The Sandals – Valmiki

Tears nor sighs nor sad entreaty Rama’s changeless purpose shook, 

Till. once more with hands conjoinéd Bharat to his elder spoke: 
‘Rama, true to royal mercy, true to duties of thy race, 

Grant this favour to thy mother, to thy brother grant this grace, 
Vain were my unaided efforts to protect our father’s throne, 

Town and hamlet, lord and tiller, turn to thee and thee alone! 
Unto Rama, friends and kinsmen, chiefs and warriors, turn in pain, 

And each city chief and elder, and each humble village swain, 
Base thy empire strong, unshaken, on a loyal nation’s will, 

With thy worth and with thy valour serve thy faithful people still!’ 
Rama raised the prostrate Bharat to his ever-loving breast, 

And in voice of tuneful hansa thus his gentle speech addrest: 
‘Trust me, Bharat, lofty virtue, strength and will to thee belong, 

Thou could’st rule a worldwide empire in thy faith and purpose strong, 
And our father’s ancient min’sters, ever faithful, wise and deep, 

They shall help thee with their counsel and thy ancient frontiers keep. 
List! the Moon may lose his lustre, Himalaya lose his snow, 

Heaving Ocean pass his confines surging from the caves below, 
But the truth-abiding Rama will not move from promise given, 

He hath spoke and will not palter, help him righteous Gods in heaven!’ 
Blazing like the Sun in splendour, beauteous like the Lord of Night, 

Rama vowed his Vow of Duty, changeless in his holy might! 
‘Humble token,’ answered Bharat, ‘still I seek from Rama’s hand, 

Token of his love and kindness, token of his high command, 
From thy feet cast forth those sandals, they shall decorate the throne. 

They shall nerve my heart to duty and shall safely guard thy own,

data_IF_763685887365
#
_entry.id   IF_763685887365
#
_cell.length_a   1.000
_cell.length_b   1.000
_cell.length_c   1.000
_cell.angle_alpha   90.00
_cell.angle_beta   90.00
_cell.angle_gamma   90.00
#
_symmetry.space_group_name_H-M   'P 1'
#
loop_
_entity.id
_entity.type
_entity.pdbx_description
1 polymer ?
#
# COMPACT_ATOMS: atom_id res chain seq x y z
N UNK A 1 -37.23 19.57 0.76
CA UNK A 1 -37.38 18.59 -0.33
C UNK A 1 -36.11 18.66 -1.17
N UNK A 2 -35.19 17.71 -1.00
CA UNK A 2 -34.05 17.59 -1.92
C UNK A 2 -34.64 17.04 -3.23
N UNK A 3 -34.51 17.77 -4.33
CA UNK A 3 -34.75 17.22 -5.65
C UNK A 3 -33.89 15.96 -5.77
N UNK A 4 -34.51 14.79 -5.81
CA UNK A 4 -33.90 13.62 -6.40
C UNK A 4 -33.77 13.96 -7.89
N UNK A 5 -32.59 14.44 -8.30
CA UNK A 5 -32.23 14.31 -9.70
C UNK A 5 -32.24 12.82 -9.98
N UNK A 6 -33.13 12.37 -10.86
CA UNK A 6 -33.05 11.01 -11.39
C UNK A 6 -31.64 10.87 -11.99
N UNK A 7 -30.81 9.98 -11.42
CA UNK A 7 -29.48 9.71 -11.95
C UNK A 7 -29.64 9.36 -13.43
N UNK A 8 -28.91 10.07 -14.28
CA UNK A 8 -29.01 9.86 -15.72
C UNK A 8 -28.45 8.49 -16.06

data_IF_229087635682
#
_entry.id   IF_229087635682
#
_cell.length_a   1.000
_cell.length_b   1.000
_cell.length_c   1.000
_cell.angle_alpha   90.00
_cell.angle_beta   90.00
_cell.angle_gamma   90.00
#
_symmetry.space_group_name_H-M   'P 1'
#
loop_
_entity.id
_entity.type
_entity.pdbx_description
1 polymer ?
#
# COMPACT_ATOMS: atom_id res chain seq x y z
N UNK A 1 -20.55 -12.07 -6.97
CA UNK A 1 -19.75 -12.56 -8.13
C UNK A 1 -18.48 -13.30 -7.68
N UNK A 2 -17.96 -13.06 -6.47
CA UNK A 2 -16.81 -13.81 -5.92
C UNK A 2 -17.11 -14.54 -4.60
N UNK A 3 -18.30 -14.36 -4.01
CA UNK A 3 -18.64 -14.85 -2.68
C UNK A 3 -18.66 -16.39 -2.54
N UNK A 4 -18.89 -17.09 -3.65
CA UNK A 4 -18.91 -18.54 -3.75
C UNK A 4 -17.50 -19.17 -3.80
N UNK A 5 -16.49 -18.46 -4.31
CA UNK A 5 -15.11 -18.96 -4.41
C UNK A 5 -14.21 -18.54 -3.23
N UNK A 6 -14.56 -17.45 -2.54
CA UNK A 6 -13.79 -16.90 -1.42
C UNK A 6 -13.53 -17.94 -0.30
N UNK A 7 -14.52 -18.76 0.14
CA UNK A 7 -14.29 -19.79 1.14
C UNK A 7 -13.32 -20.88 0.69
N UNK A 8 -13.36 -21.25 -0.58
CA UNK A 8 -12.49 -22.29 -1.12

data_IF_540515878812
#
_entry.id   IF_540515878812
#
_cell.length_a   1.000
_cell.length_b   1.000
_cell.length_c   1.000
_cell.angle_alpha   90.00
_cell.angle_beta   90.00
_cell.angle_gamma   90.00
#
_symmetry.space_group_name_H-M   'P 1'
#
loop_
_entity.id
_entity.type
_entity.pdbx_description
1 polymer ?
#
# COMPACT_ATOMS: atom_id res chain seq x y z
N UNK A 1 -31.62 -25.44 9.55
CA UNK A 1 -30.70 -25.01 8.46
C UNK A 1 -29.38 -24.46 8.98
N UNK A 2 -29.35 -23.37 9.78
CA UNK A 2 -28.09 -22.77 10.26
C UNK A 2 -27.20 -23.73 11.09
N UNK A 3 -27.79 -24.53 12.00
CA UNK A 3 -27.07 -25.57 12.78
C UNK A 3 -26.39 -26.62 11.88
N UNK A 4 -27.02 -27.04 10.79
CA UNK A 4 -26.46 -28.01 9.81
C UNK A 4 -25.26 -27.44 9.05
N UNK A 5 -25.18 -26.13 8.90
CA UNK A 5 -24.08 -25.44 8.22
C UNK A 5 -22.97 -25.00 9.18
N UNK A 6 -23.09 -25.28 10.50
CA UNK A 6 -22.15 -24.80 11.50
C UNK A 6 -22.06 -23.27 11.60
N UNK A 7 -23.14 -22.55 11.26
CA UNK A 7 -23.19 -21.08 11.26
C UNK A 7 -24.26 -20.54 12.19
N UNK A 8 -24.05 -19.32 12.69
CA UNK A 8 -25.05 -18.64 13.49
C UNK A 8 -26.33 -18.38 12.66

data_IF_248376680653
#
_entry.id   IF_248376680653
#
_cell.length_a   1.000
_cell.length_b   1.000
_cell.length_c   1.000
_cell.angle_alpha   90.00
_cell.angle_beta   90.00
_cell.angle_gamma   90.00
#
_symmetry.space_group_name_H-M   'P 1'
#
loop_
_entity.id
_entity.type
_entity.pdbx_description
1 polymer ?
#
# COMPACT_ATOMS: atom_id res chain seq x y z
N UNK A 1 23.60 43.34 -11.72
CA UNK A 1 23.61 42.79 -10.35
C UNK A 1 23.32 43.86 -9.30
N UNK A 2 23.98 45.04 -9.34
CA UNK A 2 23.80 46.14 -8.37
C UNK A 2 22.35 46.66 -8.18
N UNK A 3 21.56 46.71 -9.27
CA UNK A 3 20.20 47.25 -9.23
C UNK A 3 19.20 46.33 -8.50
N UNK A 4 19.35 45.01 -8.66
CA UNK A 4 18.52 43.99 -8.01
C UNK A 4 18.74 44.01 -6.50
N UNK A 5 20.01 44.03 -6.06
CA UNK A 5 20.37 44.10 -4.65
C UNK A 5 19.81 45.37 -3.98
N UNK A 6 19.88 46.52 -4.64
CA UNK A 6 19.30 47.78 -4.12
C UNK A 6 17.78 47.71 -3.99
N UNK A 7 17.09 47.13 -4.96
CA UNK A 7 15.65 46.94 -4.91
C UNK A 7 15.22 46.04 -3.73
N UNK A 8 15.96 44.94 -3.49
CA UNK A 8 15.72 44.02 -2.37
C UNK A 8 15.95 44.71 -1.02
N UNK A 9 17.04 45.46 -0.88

They shall to a loyal nation absent monarch’s will proclaim, 

Watch the frontiers of the empire and the people’s homage claim!’ 
Rama gave the loosened sandals as his younger humbly prayed, 

Bharat bowed to them in homage and his parting purpose said: 
‘Not alone will banished Rama barks and matted tresses wear, 

Fourteen years the crownéd Bharat will in hermit’s dress appear, 
Henceforth Bharat dwells in palace guised as hermit of the wood, 

In the sumptuous hall of feasting wild fruit is his only food, 
Fourteen years shall pass in waiting, weary toil and penance dire 

Then, if Rama comes not living, Bharat dies upon the pyre!’

poem – the wedding

Sage Vasishtha skilled in duty placed Videha’s honoured king,
Viswa-mitra, Sata-nanda, all within the sacred ring,

And he raised the holy altar as the ancient writs ordain,
Decked and graced with scented garlands grateful unto gods and men,

And he set the golden ladles, vases pierced by artists skilled,
Holy censers fresh and fragrant, cups with sacred honey filled,

Sanka bowls and shining salvers, arghya plates for honoured guest,
Parchéd rice arranged in dishes, corn unhusked that filled the rest,

And with careful hand Vasishtha grass around the altar flung,
Offered gift to lighted AGNI and the sacred mantra sung!

Softly came the sweet-eyed Sita,-bridal blush upon her brow,
Rama in his manly beauty came to take the sacred vow,

Janak placed his beauteous daughter facing Dasa-ratha’s soil,
Spake with father’s fond emotion and the holy rite was done:

‘This is Sita child of Janak, dearer unto him than life,